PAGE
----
Troubling Signs for $425B Debt Wall as Optimism on Rates Fades

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The strong jobs report in the US has increased the likelihood of another rate increase by the Federal Reserve, which is causing pain in credit markets already affected by a year-long rise in yields. This spells trouble for corporate America, as companies have continued to increase their debt levels despite the surge in yields. Two key concerns highlight the extent of the corporate struggle: companies have about $425 billion of dollar-denominated junk debt due to mature before the end of 2025, and market yields for speculative-grade bonds are now at least 3 percentage points higher than the average coupon the borrowers are paying on their existing debt. The higher borrowing costs faced by many companies could lead to decreased profits and an increased risk of default. Chief economic adviser at Allianz SE, Mohamed El-Erian, warned that this situation is likely to have an unexpected impact on the economy, possibly leading to a break in the financial markets that will spill back into the broader economy.

Even before the release of the jobs report, concerns about rising yields had led to a halt in new junk bond sales in the US. This marks the first “zero” week since August 18, according to data compiled by Bloomberg News. The 30-year US Treasury bond breached 5% this week for the first time since 2007, making it a challenging and expensive environment for issuers to manage their debt. The uncertainty and higher yields are making it harder to sell debt, as seen with banks like Barclays Plc experiencing tepid interest from loan buyers for a refinancing deal. The rapidly growing corporate private credit market is also expected to see a rise in defaults, with Bank of America Corp. estimating that it could reach 5% next year, surpassing defaults in the syndicated loan market. Until there is more clarity and stability in the market, companies planning to offer risky bonds and loans are likely to reconsider.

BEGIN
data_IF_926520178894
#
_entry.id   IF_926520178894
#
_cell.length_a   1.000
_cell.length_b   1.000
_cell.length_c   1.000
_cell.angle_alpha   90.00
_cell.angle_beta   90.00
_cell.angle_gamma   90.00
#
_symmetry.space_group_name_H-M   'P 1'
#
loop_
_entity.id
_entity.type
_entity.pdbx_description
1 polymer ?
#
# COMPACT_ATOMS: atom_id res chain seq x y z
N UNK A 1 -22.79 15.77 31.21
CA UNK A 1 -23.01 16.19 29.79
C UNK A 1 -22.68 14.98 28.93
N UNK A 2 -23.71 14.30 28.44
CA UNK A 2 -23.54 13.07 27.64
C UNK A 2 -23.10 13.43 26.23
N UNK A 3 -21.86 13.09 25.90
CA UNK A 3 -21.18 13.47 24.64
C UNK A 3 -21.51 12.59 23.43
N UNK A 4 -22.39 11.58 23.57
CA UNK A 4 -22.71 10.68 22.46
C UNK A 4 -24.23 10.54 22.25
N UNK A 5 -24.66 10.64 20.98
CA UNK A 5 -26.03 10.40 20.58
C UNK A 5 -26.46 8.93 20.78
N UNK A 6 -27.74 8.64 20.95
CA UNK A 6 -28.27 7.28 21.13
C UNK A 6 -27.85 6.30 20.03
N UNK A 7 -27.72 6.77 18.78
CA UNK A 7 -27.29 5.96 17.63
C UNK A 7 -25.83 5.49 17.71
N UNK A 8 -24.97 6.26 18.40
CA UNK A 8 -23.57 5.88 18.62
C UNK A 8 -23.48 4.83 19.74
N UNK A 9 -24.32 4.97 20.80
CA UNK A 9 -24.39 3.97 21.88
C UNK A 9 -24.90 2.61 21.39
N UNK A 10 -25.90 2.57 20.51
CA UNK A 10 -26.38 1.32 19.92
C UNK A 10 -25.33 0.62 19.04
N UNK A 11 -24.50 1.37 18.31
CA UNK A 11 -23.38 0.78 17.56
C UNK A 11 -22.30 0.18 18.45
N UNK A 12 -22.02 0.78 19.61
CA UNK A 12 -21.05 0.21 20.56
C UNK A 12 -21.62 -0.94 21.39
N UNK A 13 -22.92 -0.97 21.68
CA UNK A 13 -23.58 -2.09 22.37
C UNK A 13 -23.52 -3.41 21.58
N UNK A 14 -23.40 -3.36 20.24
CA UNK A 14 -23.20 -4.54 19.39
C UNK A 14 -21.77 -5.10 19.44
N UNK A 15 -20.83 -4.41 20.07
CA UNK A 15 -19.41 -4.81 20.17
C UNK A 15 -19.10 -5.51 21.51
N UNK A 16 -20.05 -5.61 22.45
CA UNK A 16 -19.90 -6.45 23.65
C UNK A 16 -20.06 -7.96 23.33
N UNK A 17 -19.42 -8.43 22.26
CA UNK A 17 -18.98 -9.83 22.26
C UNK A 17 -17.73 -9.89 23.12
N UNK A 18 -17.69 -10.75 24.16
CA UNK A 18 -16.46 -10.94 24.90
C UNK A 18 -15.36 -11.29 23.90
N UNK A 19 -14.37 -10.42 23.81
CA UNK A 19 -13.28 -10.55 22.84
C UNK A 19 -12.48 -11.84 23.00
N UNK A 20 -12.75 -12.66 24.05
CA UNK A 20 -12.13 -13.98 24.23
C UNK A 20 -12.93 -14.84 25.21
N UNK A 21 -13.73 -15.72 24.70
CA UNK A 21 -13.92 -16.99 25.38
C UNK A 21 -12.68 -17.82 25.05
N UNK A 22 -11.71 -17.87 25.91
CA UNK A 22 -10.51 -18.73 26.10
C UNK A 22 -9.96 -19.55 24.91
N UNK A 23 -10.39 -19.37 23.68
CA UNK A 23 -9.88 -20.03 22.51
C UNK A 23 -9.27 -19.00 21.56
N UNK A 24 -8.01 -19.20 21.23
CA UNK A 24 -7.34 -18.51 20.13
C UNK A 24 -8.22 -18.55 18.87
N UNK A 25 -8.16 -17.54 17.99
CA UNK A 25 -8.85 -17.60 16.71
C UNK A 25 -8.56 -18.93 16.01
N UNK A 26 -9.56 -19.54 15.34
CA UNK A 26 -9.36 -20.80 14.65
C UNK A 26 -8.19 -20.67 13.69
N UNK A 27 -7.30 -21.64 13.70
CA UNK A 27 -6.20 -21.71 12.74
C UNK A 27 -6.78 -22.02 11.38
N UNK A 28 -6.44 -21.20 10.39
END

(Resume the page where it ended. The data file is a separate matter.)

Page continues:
Credit markets are expected to remain under pressure in the near term, with higher borrowing costs and a reduction in issuance. The average yield on the Bloomberg Global High Yield index has reached 9.26%, the highest since November last year and nearly double the level at the beginning of this year. With the risk of needing to adjust their coupons higher, junk bond borrowers face a greater default risk. Experts suggest that the limited credit market conditions will likely continue into October, as higher yields and earnings blackouts discourage issuance. The combination of economic uncertainty and a rise in borrowing costs is causing credit markets to struggle, leading to a challenging environment for corporate borrowers and an overall negative impact on the economy.

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